Frederick Douglass David blight Douglas David Blake White House Twitter professor one day
"david blight" Discussed on WCTC

WCTC

02:29 min | 3 years ago

"david blight" Discussed on WCTC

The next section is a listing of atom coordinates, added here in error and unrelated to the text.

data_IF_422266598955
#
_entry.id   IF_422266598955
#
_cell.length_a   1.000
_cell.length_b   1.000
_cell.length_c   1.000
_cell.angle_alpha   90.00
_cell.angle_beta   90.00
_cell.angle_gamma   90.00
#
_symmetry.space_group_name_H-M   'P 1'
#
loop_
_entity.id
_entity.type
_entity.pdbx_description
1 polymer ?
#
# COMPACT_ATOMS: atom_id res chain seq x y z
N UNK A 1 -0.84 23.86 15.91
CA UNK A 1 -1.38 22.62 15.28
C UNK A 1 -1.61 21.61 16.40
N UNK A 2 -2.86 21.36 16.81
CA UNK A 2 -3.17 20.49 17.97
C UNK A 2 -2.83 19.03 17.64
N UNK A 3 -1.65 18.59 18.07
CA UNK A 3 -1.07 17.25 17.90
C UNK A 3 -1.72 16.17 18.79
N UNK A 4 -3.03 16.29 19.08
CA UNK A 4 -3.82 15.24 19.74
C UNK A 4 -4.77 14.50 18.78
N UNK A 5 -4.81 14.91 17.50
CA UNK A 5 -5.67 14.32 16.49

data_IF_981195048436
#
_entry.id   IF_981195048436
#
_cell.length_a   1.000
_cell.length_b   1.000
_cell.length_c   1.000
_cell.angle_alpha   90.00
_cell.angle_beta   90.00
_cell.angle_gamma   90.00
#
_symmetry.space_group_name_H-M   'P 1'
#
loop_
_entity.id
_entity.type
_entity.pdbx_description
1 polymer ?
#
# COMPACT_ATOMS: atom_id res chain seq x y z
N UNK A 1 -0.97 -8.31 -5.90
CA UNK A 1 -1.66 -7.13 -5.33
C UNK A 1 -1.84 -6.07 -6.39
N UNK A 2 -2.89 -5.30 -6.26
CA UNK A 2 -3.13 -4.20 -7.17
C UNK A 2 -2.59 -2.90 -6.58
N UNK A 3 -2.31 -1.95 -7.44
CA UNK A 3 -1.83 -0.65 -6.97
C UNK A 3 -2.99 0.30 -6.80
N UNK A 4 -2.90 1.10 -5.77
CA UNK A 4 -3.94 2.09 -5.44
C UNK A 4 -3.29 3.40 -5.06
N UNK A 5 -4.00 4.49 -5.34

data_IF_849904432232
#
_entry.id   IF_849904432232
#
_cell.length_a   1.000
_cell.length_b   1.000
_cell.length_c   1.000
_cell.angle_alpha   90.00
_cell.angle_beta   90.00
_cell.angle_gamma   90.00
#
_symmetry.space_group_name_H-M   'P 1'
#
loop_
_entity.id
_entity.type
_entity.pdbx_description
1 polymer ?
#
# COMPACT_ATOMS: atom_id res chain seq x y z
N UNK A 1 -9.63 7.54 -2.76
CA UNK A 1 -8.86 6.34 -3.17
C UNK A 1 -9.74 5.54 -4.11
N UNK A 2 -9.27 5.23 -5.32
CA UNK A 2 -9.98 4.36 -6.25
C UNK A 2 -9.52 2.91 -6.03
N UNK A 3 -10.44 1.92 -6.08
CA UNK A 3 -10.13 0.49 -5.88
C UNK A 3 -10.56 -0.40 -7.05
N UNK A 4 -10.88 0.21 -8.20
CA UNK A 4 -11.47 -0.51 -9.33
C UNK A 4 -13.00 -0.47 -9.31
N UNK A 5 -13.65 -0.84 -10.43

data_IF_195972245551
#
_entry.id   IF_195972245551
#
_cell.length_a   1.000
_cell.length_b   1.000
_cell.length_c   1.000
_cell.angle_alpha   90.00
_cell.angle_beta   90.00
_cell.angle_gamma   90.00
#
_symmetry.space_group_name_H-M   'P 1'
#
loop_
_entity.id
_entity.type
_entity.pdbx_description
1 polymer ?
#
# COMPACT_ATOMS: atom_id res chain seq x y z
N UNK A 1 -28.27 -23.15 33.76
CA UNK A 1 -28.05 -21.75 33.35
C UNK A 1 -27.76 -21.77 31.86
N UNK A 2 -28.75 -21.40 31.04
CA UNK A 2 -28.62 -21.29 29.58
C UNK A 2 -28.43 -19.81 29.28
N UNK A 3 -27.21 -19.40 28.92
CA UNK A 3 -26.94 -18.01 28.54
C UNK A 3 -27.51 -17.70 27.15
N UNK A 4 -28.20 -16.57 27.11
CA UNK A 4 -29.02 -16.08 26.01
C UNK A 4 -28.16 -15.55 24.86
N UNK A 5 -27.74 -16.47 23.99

"The is that you know the left believed history is somehow fluid in interpreter bowl and the constitution can be interpreted conservatives believing the fact the constitution is with the constitution is the fact in history of what had a history is it history not history when it comes to civil war in fact it it is history uh is that but it but the left believes in interpretation so you got all these let all these ripples interpreted what kelly will say but everybody who is on the right side or ric conservative her story knows exactly what he meant david blight i love throwing these liberal historians out at you craig david blight aptly named a history professor at yale and author of race and reunion set of of kelly's comments this is profound ignorance that's what one has to say first at least of pretty basic things about the american historical narrative i mean it's one thing to hear from trump who let's be honest just doesn't really naughty history but but general kelly has a long history in the american military he his argument is an old reconciliation as narrative about the civil war in its show in in he said it's just been exploded by historical research sense lincoln ran in eighteen sixty compromising on the issue of slavery he did not run as an abolitionist but look us but if we are historically accurate let's take a straight line projection from 18 fix be up until today john kelly would be who is a republican and he therefore would be an abolitionist you'd be an abolition of i'd been abolition of is that hillary clinton chris matthews over in the democratic party would be the party of slavery taken a straight line projection from eighteen fixed the up the today if absent civil war so so let them explain why that there what why they were parties slavery well i think that it is it is stunning i think this is what kelly was getting at if stunning that one cannot say anything positive the things that have been said by as among the most respected figures in american history on though you're a bowl of republicans and democrats from eisenhower to jfk to fdr to gerald ford we all these people who you know last time i checked were okay by the law i've used words like noble brave finest soldier a sacrificial all these words used if.